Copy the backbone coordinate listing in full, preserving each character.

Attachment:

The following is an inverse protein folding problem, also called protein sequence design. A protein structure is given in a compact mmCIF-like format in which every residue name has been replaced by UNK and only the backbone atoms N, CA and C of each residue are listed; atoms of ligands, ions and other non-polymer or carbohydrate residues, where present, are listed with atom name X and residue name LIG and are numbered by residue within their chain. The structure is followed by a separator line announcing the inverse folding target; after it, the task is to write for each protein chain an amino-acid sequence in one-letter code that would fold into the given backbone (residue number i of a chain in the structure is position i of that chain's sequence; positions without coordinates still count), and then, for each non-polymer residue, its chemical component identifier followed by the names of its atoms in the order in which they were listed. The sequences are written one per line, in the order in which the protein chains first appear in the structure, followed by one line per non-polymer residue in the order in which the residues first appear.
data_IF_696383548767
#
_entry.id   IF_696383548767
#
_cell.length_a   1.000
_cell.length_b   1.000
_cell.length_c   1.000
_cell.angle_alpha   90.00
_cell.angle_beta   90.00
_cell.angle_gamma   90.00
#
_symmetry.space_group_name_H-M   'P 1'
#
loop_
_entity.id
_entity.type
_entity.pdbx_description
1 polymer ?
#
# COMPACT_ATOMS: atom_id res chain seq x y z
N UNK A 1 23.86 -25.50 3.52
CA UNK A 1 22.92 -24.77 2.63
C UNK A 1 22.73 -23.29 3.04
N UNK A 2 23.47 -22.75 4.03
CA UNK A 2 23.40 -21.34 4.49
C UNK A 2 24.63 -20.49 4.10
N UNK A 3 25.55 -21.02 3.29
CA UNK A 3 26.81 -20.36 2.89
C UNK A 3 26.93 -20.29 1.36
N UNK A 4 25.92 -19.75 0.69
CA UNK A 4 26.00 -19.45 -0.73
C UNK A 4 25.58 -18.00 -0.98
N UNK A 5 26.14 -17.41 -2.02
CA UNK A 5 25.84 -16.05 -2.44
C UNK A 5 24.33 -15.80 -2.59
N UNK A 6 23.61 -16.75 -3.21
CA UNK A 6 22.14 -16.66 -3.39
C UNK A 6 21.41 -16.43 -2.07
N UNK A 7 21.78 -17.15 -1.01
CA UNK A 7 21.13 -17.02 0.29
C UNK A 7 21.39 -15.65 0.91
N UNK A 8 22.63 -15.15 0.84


The following is an inverse protein folding problem, also called protein sequence design. A protein structure is given in a compact mmCIF-like format in which every residue name has been replaced by UNK and only the backbone atoms N, CA and C of each residue are listed; atoms of ligands, ions and other non-polymer or carbohydrate residues, where present, are listed with atom name X and residue name LIG and are numbered by residue within their chain. The structure is followed by a separator line announcing the inverse folding target; after it, the task is to write for each protein chain an amino-acid sequence in one-letter code that would fold into the given backbone (residue number i of a chain in the structure is position i of that chain's sequence; positions without coordinates still count), and then, for each non-polymer residue, its chemical component identifier followed by the names of its atoms in the order in which they were listed. The sequences are written one per line, in the order in which the protein chains first appear in the structure, followed by one line per non-polymer residue in the order in which the residues first appear.
data_IF_696383548767
#
_entry.id   IF_696383548767
#
_cell.length_a   1.000
_cell.length_b   1.000
_cell.length_c   1.000
_cell.angle_alpha   90.00
_cell.angle_beta   90.00
_cell.angle_gamma   90.00
#
_symmetry.space_group_name_H-M   'P 1'
#
loop_
_entity.id
_entity.type
_entity.pdbx_description
1 polymer ?
#
# COMPACT_ATOMS: atom_id res chain seq x y z
N UNK A 1 23.86 -25.50 3.52
CA UNK A 1 22.92 -24.77 2.63
C UNK A 1 22.73 -23.29 3.04
N UNK A 2 23.47 -22.75 4.03
CA UNK A 2 23.40 -21.34 4.49
C UNK A 2 24.63 -20.49 4.10
N UNK A 3 25.55 -21.02 3.29
CA UNK A 3 26.81 -20.36 2.89
C UNK A 3 26.93 -20.29 1.36
N UNK A 4 25.92 -19.75 0.69
CA UNK A 4 26.00 -19.45 -0.73
C UNK A 4 25.58 -18.00 -0.98
N UNK A 5 26.14 -17.41 -2.02
CA UNK A 5 25.84 -16.05 -2.44
C UNK A 5 24.33 -15.80 -2.59
N UNK A 6 23.61 -16.75 -3.21
CA UNK A 6 22.14 -16.66 -3.39
C UNK A 6 21.41 -16.43 -2.07
N UNK A 7 21.78 -17.15 -1.01
CA UNK A 7 21.13 -17.02 0.29
C UNK A 7 21.39 -15.65 0.91
N UNK A 8 22.63 -15.15 0.84